With each additional source of income, researchers must rely on additional sources of data, potentially with different basic units of analysis. Some studies use tax units as the unit of analysis, while others use households. In addition, some studies adjust for household size. These adjustments can have a significant effect on a household’s relative position on the income scale.
To the extent these studies report on income trends over time, they must control for inflation. Here, researchers again diverge. Some researchers use standard consumer price index (CPI-U-RS), while others chose to use the personal consumption expenditure (PCE) deflator. The key distinction is that, essentially, the use of the PCE, all else equal, will tend to show higher income growth across over time, as opposed to inflation, than the CPI-U-RS.
Summary of Findings and Methodological Choices in Income-Inequality Studies
The above table presents several leading income-inequality studies and describes the key assumptions made related to the chosen concept of income, unit of analysis, and price deflator. The table also summarizes the studies’ findings by presenting the change in median income found by these studies.
Perhaps the most remarkable observation about the original Piketty and Saez study is that its core finding is a conspicuous outlier. This observation remains true when comparing other measurements of inequality as well, such as share of income captured by higher income deciles and percentiles. It is remarkable that when the authors embarked on a new measurement of inequality, with Dr. Zucman in 2018, they found that median incomes over the period 1979-2014 was 41 percentage points higher than that of their original finding. This departure, stemming from significant methodological changes from their previous, oft-cited, work, should suggest some humility by practitioners regarding the policy-readiness of their findings.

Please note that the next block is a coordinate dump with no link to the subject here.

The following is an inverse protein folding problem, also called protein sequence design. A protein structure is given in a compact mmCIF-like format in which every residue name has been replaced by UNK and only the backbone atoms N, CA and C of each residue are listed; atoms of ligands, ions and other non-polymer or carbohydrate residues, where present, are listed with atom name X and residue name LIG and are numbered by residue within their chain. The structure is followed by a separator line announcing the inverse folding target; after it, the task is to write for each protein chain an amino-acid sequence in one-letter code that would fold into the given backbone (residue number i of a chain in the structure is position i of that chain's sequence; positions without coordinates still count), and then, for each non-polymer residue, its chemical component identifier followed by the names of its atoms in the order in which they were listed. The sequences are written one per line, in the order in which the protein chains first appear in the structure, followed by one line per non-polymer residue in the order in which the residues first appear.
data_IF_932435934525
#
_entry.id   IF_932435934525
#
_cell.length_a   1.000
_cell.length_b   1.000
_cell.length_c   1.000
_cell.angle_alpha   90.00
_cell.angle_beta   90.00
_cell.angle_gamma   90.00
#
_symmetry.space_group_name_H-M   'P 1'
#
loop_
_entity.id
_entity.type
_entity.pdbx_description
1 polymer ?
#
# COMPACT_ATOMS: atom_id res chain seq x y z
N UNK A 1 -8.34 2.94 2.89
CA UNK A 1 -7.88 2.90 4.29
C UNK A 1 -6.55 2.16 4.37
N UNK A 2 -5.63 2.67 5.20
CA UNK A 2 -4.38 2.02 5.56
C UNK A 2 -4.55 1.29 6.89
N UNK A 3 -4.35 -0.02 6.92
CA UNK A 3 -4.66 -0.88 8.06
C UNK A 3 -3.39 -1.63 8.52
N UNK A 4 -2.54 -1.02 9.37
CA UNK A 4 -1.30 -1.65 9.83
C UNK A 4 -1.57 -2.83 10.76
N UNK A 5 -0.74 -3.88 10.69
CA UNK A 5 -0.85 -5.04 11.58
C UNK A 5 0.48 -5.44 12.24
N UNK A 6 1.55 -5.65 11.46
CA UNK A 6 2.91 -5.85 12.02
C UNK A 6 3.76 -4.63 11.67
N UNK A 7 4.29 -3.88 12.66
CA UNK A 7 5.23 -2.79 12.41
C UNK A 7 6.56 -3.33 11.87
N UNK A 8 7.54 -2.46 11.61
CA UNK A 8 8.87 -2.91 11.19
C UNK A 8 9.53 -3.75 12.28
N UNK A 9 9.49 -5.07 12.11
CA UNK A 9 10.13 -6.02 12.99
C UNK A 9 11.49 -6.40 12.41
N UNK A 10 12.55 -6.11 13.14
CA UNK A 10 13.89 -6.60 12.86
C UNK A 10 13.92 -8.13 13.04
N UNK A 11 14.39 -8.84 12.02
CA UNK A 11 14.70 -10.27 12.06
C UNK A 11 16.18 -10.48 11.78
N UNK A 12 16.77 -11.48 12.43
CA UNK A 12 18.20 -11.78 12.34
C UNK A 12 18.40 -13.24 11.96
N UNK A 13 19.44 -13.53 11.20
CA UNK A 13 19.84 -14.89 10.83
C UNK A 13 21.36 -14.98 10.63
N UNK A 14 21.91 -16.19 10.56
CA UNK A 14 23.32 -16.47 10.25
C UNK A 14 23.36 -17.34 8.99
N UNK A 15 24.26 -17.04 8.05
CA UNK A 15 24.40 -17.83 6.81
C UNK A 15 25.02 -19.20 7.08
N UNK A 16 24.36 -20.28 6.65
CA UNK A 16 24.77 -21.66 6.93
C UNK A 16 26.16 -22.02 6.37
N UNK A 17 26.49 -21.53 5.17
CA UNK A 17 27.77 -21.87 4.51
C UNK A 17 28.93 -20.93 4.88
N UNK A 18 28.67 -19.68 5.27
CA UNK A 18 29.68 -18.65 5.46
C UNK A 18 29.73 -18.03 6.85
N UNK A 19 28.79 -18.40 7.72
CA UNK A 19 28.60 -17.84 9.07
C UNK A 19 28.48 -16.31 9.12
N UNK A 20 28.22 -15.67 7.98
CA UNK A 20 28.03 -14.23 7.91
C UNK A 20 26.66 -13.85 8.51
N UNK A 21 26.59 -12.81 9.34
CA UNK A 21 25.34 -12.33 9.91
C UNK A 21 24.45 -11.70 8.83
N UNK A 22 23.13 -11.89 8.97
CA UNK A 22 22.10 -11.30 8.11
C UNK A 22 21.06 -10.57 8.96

Indeed, other recent work offers some contrast to this particular strand of the literature. Gerald Auten and David Splinter found that “since the early 1960s, increasing government transfers and tax progressivity resulted in little change in after-tax top income shares.” This finding stands in contrast to even the more recent Piketty, Saez, and Zucman (2018) finding. As Auten and Splinter note, in stark contrast with the Piketty, Saez, and Zucman finding “that average real pre-tax incomes of the bottom 50 percent remained virtually unchanged, we estimate that they increased by nearly one-third. For pre-tax/after-transfer income (which includes Social Security benefits) and after-tax income, we estimate a real increase for the bottom half of the distribution of nearly two-thirds.”